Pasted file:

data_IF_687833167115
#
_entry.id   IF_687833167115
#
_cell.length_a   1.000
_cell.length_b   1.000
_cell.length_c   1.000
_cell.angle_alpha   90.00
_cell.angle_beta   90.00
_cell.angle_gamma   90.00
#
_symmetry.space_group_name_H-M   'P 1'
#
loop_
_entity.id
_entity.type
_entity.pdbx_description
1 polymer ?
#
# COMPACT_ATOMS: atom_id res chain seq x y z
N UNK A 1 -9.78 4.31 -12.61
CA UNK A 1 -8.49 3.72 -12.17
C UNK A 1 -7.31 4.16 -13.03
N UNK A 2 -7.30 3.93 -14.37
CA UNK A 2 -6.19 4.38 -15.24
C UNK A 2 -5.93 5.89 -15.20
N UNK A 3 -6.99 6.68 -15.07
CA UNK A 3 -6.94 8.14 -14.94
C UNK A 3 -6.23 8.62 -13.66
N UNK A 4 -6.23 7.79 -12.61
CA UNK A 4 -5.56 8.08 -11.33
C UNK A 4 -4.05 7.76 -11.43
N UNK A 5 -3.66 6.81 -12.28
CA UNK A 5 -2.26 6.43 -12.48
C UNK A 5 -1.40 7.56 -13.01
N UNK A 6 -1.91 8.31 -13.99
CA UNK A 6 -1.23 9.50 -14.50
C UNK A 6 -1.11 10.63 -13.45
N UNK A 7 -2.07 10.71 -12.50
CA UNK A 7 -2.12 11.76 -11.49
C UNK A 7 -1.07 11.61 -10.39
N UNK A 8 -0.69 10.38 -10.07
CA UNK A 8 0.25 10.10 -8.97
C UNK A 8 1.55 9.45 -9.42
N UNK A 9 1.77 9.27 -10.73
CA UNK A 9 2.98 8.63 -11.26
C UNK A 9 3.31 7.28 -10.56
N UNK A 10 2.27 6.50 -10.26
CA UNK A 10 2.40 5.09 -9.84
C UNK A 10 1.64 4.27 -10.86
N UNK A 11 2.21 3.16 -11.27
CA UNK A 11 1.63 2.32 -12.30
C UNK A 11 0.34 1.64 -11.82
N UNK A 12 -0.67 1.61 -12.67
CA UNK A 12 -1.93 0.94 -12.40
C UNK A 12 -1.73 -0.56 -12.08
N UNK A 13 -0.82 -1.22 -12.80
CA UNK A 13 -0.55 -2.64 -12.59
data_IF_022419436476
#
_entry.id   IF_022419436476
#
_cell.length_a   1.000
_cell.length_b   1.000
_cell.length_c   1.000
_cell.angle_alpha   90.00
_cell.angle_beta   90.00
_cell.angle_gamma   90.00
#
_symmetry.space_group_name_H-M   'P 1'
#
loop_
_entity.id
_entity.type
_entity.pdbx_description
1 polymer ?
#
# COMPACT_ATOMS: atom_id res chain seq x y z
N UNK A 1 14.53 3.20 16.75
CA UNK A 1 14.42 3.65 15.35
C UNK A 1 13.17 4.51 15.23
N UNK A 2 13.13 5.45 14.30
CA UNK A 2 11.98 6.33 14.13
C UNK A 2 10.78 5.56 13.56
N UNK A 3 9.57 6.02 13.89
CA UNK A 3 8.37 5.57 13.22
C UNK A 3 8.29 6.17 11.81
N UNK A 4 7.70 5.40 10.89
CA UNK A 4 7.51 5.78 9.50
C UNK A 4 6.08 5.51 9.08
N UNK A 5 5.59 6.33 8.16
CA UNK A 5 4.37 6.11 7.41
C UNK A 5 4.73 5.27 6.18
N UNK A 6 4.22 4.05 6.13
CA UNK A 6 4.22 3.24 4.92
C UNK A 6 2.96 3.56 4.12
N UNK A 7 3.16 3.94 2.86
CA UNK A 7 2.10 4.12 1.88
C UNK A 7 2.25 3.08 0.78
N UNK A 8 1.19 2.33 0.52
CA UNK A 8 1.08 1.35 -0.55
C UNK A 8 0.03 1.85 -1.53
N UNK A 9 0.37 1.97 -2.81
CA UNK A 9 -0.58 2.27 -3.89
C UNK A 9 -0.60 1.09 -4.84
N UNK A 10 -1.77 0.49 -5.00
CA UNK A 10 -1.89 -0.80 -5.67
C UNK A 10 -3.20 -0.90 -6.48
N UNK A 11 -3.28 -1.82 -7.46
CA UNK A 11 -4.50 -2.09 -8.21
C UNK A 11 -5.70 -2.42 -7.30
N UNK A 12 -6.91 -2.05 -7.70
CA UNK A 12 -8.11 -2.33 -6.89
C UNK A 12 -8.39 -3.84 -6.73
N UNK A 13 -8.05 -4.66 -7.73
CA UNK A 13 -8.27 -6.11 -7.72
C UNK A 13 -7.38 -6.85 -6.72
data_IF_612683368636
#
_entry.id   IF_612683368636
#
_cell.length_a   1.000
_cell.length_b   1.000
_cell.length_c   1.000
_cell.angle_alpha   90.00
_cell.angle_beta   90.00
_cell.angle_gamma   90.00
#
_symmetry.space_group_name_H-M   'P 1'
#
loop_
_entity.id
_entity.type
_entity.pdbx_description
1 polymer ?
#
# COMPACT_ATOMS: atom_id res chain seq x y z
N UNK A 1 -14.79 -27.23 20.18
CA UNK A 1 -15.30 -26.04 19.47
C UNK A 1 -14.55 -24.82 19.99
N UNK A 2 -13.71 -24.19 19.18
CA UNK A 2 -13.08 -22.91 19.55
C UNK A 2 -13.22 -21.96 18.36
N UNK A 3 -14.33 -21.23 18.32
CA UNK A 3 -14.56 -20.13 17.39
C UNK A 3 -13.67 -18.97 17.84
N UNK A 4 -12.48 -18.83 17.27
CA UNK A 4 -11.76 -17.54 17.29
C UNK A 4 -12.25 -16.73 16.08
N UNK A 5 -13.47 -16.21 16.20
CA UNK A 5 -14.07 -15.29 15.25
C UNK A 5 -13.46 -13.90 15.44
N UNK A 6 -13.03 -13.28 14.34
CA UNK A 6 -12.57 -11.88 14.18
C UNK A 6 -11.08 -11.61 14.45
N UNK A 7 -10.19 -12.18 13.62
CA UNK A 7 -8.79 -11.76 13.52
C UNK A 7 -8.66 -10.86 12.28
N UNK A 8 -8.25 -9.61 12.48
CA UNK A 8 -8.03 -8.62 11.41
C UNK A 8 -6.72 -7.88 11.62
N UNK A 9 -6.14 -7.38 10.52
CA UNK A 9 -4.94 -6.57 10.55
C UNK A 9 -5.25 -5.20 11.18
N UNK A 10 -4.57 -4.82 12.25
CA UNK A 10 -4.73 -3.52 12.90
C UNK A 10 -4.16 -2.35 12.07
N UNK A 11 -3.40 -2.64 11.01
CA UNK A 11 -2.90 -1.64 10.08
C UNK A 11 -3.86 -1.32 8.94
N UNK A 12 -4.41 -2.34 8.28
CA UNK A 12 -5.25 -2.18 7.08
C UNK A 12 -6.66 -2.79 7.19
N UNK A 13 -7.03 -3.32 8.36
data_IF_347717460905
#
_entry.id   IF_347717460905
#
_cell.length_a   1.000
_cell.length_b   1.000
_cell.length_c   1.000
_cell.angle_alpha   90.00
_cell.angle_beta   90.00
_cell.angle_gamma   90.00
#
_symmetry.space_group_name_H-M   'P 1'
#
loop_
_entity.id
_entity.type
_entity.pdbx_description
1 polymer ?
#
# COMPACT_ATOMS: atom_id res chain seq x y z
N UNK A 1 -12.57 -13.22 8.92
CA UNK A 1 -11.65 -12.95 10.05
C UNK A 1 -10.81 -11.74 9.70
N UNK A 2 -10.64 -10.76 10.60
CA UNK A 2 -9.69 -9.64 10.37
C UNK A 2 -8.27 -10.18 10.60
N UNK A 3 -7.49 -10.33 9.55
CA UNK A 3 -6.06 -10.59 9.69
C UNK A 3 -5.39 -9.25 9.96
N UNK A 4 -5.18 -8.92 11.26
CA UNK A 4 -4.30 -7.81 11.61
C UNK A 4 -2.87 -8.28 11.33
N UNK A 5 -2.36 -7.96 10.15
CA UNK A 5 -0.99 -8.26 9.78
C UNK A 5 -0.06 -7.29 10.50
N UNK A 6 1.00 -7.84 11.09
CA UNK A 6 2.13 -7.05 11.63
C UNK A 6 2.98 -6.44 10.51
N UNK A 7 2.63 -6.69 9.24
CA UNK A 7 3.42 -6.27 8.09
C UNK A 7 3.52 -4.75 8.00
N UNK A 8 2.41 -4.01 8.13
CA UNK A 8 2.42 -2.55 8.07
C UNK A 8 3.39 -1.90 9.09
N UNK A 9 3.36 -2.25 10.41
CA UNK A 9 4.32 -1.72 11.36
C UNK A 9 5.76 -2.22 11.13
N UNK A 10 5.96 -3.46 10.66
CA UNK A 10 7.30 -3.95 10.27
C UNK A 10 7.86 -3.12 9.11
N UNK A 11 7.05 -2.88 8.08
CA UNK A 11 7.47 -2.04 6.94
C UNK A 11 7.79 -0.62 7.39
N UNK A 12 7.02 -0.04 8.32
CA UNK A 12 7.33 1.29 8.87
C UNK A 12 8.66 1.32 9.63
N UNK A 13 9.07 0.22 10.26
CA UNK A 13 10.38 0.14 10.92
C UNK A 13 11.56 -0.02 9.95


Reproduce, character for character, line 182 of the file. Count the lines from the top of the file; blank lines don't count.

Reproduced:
_cell.angle_alpha   90.00